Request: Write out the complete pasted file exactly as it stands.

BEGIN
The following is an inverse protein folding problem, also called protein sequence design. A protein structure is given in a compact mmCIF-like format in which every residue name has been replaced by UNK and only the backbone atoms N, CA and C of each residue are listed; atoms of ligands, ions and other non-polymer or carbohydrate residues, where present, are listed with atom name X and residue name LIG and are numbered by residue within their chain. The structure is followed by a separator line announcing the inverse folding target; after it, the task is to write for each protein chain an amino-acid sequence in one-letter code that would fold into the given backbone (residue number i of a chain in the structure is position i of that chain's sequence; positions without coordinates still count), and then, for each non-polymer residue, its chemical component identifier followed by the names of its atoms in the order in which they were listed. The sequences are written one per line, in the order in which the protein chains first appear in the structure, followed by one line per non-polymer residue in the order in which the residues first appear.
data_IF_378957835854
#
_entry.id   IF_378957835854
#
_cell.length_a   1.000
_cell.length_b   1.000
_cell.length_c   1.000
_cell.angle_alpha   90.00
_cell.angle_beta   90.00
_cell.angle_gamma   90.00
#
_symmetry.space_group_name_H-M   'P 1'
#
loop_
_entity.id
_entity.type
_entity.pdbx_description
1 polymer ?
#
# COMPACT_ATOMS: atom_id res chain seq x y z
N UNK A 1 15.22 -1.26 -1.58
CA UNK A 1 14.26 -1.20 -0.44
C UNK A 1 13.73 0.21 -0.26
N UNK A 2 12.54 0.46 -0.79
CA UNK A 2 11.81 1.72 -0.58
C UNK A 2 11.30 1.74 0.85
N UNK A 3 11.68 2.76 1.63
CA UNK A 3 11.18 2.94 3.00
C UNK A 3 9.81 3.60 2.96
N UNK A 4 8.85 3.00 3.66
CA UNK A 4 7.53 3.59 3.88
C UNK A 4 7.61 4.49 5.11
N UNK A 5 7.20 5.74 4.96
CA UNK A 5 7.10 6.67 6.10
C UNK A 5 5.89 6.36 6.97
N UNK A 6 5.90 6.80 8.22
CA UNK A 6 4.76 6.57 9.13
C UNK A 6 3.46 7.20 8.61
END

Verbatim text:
The following is an inverse protein folding problem, also called protein sequence design. A protein structure is given in a compact mmCIF-like format in which every residue name has been replaced by UNK and only the backbone atoms N, CA and C of each residue are listed; atoms of ligands, ions and other non-polymer or carbohydrate residues, where present, are listed with atom name X and residue name LIG and are numbered by residue within their chain. The structure is followed by a separator line announcing the inverse folding target; after it, the task is to write for each protein chain an amino-acid sequence in one-letter code that would fold into the given backbone (residue number i of a chain in the structure is position i of that chain's sequence; positions without coordinates still count), and then, for each non-polymer residue, its chemical component identifier followed by the names of its atoms in the order in which they were listed. The sequences are written one per line, in the order in which the protein chains first appear in the structure, followed by one line per non-polymer residue in the order in which the residues first appear.
data_IF_378957835854
#
_entry.id   IF_378957835854
#
_cell.length_a   1.000
_cell.length_b   1.000
_cell.length_c   1.000
_cell.angle_alpha   90.00
_cell.angle_beta   90.00
_cell.angle_gamma   90.00
#
_symmetry.space_group_name_H-M   'P 1'
#
loop_
_entity.id
_entity.type
_entity.pdbx_description
1 polymer ?
#
# COMPACT_ATOMS: atom_id res chain seq x y z
N UNK A 1 15.22 -1.26 -1.58
CA UNK A 1 14.26 -1.20 -0.44
C UNK A 1 13.73 0.21 -0.26
N UNK A 2 12.54 0.46 -0.79
CA UNK A 2 11.81 1.72 -0.58
C UNK A 2 11.30 1.74 0.85
N UNK A 3 11.68 2.76 1.63
CA UNK A 3 11.18 2.94 3.00
C UNK A 3 9.81 3.60 2.96
N UNK A 4 8.85 3.00 3.66
CA UNK A 4 7.53 3.59 3.88
C UNK A 4 7.61 4.49 5.11
N UNK A 5 7.20 5.74 4.96
CA UNK A 5 7.10 6.67 6.10
C UNK A 5 5.89 6.36 6.97
N UNK A 6 5.90 6.80 8.22
CA UNK A 6 4.76 6.57 9.13
C UNK A 6 3.46 7.20 8.61